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Designer Drugs: Synthetic Does Not Mean Legal

In an age of rapid innovation, designer drugs have reshaped the science of getting high, as well as redefined what constitutes drug crimes in Pennsylvania today. Substances such as synthetic marijuana and compounds that mimic LSD, cocaine, and methamphetamines, known as "bath salts" have historically been available to purchase over the counter at local head-shops and on internet websites.

As the dangers associated with these drugs have been exposed, lawmakers have cracked down on their status as legal substances. However, many people remain confused about their legality. Understandably, this confusion may be due to the deceptive way in which these drugs are marketed.

While many of these drugs were once regulated by state and local governments, a federal ban on these substances has now been put into place. Where state laws were not able to do so, the federal ban covers the online and interstate sale of bath salts and other synthetics. Previous loopholes in the law that allowed buyers to simply cross state lines to find these substances are now closed.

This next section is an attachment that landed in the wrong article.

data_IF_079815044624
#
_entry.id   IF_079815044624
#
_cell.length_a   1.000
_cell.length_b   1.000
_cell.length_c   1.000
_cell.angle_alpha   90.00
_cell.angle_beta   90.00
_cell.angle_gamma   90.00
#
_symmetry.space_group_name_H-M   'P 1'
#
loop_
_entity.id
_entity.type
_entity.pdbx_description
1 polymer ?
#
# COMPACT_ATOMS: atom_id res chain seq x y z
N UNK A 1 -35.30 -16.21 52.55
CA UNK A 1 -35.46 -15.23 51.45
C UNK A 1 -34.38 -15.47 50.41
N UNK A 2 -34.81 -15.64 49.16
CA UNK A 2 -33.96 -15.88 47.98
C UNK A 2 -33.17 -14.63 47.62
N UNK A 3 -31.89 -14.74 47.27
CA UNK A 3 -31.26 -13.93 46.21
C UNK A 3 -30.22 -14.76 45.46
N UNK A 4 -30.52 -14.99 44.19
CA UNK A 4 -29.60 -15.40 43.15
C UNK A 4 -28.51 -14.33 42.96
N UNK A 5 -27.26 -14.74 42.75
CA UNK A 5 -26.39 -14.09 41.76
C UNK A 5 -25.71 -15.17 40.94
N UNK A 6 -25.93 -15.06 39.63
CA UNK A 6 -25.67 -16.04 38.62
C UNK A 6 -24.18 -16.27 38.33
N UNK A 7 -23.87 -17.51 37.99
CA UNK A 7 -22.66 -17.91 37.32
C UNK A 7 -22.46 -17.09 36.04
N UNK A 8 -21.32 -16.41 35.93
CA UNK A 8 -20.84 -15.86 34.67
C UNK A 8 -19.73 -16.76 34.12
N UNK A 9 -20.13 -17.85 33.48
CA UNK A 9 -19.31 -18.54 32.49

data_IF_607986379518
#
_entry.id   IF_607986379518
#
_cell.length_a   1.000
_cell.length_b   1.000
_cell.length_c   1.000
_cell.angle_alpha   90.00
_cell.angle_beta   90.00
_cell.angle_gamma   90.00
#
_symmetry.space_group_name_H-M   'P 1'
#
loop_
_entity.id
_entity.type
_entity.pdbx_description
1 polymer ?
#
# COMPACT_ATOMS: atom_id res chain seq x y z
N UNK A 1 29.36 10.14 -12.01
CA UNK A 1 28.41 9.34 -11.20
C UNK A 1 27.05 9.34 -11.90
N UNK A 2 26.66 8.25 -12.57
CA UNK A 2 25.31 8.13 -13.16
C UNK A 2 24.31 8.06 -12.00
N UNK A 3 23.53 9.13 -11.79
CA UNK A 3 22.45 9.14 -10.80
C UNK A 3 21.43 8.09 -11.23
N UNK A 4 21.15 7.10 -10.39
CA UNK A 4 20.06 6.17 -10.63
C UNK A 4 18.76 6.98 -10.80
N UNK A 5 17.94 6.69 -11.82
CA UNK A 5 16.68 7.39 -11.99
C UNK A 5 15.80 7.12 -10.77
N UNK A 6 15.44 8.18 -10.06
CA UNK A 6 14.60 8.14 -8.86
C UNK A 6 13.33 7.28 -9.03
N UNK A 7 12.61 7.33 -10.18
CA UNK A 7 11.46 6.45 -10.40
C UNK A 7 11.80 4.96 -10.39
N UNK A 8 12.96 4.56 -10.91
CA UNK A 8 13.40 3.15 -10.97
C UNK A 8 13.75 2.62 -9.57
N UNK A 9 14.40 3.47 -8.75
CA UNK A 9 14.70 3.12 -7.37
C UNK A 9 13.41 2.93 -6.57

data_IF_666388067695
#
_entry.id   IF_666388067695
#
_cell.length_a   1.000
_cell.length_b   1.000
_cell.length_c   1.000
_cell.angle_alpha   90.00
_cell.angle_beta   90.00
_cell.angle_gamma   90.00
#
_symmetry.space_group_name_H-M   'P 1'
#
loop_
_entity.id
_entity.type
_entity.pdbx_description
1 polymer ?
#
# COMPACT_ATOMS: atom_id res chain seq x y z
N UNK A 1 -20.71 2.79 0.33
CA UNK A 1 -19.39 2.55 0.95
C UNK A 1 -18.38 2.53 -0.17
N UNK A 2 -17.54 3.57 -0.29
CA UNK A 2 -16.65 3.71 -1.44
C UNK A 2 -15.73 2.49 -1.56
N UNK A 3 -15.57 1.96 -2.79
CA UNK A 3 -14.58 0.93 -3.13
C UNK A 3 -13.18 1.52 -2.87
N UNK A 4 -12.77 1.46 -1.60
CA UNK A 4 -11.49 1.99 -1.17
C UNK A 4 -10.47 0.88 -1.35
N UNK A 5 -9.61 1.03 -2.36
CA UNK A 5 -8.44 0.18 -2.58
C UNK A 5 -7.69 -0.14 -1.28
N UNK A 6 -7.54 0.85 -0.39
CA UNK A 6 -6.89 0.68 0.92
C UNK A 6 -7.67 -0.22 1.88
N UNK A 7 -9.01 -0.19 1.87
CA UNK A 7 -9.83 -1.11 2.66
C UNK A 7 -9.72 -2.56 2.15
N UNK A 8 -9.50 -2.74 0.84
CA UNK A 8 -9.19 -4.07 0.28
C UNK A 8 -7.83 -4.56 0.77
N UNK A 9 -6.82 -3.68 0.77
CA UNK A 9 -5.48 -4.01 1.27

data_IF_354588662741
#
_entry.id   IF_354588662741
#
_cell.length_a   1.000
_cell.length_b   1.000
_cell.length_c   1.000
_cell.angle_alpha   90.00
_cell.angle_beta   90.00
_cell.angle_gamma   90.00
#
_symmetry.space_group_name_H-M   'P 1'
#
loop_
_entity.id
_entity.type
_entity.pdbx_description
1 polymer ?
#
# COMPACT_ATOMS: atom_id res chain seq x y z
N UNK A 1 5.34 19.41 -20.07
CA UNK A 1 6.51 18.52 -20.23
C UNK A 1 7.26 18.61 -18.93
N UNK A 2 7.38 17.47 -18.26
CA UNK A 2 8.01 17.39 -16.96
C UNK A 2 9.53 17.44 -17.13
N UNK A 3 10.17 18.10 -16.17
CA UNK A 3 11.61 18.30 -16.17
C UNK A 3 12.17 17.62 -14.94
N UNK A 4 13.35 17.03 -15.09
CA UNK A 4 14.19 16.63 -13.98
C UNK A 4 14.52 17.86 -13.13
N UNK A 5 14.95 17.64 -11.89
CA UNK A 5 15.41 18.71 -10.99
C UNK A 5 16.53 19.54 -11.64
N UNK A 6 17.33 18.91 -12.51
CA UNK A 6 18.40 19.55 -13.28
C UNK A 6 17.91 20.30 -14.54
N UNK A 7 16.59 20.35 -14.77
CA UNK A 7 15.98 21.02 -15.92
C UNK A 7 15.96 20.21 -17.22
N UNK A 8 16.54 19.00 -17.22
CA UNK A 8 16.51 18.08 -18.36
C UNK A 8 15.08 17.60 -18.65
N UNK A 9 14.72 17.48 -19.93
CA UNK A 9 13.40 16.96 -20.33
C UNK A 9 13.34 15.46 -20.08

Gail Banach, director of public education and communications at the Upstate New York Poison Center, admits that drug manufacturers are always "one step ahead of the law" in developing new drugs that may differ slightly in their chemical makeup but produce very similar reactions in users.

However, lawmakers have taken steps to ensure that newly developed compounds remain illegal. Federal law now prohibits compounds that may differ slightly from the already banned substances in their chemical makeup, but produce very similar reactions in users. This means that drug enforcement agents will be able to crack down on newly developed synthetic drugs under the same law, without the need for new legislation.

Drug-related criminal charges can have serious and detrimental consequences. Now that designer drugs such as synthetic marijuana and bath salts have been added to the Food and Drug Administration's list of substances that cannot be sold or medically prescribed under the law, the risks of possessing these drugs should not be taken lightly.

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Gregory R. Gifford
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